DOPAMINE RECEPTOR AGONISTS act to stimulate dopamine receptors, and these have a major neurotransmitter role in the CNS. Dopamine is also a precursor in the formation of the catecholamine monoamine neurotransmitter noradrenaline and the hormone adrenaline.
The distribution of dopamine in the brain is very non-uniform. There is some in the limbic system, and a large proportion is found in the corpus striatum — a part of the extrapyramidal motor system which is concerned with the coordination of movement. Dopamine-containing nerves are found in three main pathways in the brain. The nigrostriatal pathway contains about 75% Of the dopamine in the brain, and the cell bodies lie in the substantia nigra and the nerves terminate in the corpus striatum. The second important pathway is the mesolimbic pathway, the cell bodies of which lie in the mid-brain and project to parts of the limbic system, particularly the nucleus accumbens. The third, the tubero-infundibular system, consists of short neurons that run from the arcuate nucleus of the hypothalamus to the median eminence and the pituitary gland, the secretions of which they regulate.
With respect to disturbances of dopamine neurotransmitter function, the first-mentioned neuronal system is clearly critically disabled in the best-studied of the neurodegenerative diseases, namely Parkinson’s disease. Here the balance in the motor system between cholinergic and dopaminergic systems is disturbed by a progressive degeneration of dopaminergic nigrostriatal pathways and neurons within the substantia nigra. The main symptoms are rigidity and tremor coupled with extreme slowness in initiating movement (hypokinesia). Similar symptoms are produced as a major side-effect of some ANTIPSYCHOTIC agents, probably by block of dopamine D2 receptors, and these are termed parkinsonian symptoms. The treatment of Parkinson’s disease is discussed more fully under ANTIPARKINSONIAN agents, but consists basically of using agents that increase the effects of the dopaminergic system. This can be achieved by administering the natural precursor levodopa, thereby increasing levels of dopamine; and also by stimulating dopamine D2 receptors, e.g. with bromocriptine, lisuride. pergolide and sometimes apomorphine. Some other symptoms are best treated with anticholinergic drugs.
The nigrostriatal pathway and the limbic system also seem to be involved in behavioural effects, and there is evidence that schizophrenia in humans is associated with dopaminergic hyperactivity, and dopamine receptor antagonists are used as antipsychotic agents: see DOPAMINE RECEPTOR ANTAGONISTS.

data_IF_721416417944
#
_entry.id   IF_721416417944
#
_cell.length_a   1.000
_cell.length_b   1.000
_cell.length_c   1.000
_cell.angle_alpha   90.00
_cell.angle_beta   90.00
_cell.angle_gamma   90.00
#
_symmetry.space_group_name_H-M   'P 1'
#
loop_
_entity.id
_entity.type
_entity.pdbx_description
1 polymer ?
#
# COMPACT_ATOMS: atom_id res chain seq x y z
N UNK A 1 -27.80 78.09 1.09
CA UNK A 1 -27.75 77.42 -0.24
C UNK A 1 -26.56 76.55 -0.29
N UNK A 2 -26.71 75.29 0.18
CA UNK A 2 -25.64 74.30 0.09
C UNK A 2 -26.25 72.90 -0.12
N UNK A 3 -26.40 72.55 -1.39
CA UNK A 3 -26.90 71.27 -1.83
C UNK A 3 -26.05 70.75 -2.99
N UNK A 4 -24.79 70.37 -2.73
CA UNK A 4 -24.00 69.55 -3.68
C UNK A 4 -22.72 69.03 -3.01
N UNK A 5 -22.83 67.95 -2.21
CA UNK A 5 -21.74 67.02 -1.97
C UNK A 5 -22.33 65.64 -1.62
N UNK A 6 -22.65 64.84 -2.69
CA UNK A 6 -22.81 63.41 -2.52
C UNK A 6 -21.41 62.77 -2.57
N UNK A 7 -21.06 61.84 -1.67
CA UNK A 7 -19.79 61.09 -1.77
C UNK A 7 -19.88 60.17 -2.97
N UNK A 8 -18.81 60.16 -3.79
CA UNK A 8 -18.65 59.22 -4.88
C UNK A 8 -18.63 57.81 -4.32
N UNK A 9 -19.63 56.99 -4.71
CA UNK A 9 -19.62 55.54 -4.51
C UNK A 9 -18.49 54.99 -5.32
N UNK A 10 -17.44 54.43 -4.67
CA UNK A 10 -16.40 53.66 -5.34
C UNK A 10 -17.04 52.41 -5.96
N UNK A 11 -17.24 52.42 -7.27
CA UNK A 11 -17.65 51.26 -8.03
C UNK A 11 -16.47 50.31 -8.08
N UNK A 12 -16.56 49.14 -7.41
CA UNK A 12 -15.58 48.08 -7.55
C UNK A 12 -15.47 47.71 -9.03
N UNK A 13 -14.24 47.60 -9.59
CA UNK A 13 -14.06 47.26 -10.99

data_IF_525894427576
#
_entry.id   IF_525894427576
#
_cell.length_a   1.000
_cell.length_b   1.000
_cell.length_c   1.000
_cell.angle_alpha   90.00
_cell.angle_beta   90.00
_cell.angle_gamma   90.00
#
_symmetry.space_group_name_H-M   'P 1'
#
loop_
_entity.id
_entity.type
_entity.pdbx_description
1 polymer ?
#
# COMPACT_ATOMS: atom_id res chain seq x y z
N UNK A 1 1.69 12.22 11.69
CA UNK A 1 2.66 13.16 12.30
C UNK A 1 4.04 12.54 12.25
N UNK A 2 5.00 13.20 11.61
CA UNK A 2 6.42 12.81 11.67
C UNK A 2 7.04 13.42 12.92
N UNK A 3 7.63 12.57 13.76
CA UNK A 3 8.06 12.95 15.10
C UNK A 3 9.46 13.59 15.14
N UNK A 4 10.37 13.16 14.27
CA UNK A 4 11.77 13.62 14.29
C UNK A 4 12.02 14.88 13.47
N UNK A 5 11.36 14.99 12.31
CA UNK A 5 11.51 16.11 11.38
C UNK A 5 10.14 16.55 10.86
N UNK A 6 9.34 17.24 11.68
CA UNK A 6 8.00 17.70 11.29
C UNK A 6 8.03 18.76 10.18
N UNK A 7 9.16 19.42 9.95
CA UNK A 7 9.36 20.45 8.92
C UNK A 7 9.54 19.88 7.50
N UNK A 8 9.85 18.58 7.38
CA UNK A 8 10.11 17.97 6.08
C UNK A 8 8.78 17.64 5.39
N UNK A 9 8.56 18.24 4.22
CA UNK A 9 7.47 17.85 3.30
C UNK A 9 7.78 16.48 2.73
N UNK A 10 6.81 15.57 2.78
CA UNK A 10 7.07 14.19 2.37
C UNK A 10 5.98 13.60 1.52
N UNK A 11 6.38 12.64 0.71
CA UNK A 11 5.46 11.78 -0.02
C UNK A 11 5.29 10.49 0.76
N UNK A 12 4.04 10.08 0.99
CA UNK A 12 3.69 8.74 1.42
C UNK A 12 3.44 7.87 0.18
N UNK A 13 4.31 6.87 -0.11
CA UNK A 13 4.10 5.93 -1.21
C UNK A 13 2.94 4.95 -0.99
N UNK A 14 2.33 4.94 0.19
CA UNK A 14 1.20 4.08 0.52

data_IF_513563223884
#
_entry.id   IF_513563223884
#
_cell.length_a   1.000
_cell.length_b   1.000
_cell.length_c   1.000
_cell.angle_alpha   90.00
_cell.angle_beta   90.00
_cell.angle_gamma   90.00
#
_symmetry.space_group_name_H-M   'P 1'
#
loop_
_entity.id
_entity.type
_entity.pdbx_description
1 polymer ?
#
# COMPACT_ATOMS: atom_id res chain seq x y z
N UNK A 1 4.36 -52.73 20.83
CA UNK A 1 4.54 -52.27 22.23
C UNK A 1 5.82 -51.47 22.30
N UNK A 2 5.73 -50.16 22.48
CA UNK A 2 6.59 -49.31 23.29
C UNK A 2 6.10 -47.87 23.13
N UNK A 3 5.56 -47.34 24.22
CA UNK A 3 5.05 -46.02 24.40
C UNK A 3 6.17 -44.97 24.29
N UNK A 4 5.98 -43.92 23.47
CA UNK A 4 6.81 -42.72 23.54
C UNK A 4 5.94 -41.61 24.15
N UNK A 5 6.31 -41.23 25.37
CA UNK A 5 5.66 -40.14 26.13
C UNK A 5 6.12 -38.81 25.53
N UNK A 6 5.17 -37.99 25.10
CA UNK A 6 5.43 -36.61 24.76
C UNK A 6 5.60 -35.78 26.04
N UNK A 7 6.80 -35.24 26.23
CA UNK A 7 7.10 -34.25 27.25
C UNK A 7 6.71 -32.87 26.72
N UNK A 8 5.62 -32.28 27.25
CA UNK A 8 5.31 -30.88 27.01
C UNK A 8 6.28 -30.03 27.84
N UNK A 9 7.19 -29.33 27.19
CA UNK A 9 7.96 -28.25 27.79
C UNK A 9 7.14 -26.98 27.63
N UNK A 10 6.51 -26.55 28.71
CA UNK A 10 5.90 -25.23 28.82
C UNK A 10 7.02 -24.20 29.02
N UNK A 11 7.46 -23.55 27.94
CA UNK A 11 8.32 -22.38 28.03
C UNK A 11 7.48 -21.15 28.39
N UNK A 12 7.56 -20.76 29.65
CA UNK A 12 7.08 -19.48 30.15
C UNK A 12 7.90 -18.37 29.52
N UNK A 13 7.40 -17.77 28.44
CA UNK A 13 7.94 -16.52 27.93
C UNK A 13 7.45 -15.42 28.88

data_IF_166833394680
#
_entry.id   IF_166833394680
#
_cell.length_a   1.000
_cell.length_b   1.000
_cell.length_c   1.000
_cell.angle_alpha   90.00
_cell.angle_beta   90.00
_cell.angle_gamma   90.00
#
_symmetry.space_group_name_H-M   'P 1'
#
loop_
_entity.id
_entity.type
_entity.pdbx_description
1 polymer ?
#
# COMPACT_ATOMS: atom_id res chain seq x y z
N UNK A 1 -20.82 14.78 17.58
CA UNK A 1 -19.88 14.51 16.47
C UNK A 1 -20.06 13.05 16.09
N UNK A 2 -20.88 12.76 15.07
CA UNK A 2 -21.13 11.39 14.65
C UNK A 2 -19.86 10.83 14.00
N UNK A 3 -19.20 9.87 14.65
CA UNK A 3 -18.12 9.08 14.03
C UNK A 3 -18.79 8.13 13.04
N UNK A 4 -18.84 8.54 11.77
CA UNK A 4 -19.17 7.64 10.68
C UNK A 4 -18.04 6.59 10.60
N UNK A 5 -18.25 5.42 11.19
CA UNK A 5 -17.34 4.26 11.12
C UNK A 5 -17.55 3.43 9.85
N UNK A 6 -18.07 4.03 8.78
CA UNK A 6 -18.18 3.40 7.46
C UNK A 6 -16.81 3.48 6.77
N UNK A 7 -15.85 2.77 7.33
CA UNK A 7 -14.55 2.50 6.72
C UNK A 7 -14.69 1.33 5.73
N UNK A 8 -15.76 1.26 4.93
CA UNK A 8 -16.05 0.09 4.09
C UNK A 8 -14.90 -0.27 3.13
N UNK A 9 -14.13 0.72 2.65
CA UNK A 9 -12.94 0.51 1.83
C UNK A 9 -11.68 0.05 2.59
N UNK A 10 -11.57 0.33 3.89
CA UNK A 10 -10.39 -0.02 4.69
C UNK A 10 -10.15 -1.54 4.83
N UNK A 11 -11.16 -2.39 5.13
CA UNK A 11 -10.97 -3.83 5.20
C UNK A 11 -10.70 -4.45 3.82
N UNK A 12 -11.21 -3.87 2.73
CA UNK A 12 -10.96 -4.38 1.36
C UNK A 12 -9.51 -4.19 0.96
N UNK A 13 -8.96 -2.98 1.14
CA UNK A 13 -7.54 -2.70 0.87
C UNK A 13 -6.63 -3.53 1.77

Neuroendocrine function of dopamine involves the third pathway mentioned above: the tubero-infundibular system. The hypothalamus secretes various hormones, mainly pep-tides, that modulate pituitary function, and amongst them is dopamine — which inhibits prolactin release. It has been known for some time that various ergot derivatives inhibit prolactin release, and it is now realized that they do this by acting as agonists at dopamine D2 receptors, e.g. bromocriptine. This fact also accounts for the side-effects of some dopamine agonists. Bromocriptine can be used to suppress prolactin secretion by tumours of the pituitary. Also growth hormone secretion is increased by dopamine in normal subjects, but paradoxically inhibits it in acromegaly (a syndrome characterized by excessive growth in some parts of the body), and this syndrome can be treated with bromocriptine.
Vomiting is triggered in the chemoreceptor trigger zone of the medulla, and nearly all dopamine receptor agonists (e.g. bromocriptine), and agents that increase dopamine in the brain (e.g. levodopa), cause vomiting. Conversely, many dopamine receptor antagonists (e.g. metoclopramide, and phenothiazines, e.g. chlorpromazine and prochlorperazine) have ANTIEMETIC activity.
Given this extensive involvement of dopamine in physiological and pathophysiological processes in the body, it is necessary to achieve some selectivity of drug action by targeting different subtypes of dopamine receptors. Until recently, two main types of receptor were identified, D( and D2. With the application of the techniques of molecular biology, a number of subtypes are now recognized (though with alternative schemes of nomenclature). Dopamine D, -like receptors couple positively to adenylyl cyclase, they are mostly involved in postsynaptic inhibition, and consist of at least two subtypes D1 (or D1A) and D5 (or D1B). Dopamine D2-like receptors are coupled negatively to adenylyl cyclase, inhibiting neurons both presynaptically and postsynaptically by opening K+-channels, and consist of at least three subtypes D2 (or D2A), D3 (D2B) and D4 (D2C).
Agonist ligands, which are subtype-selective, include: at D1A, SKF 38393 and dihydrexedine; at D2A, bromocriptine, fenoldopam, (+)PHNO and N 0437; and at D2B, PD 128907, 7-OH-DPAT. There are no agonist ligands with a very great selectivity at D4 and D5 receptors.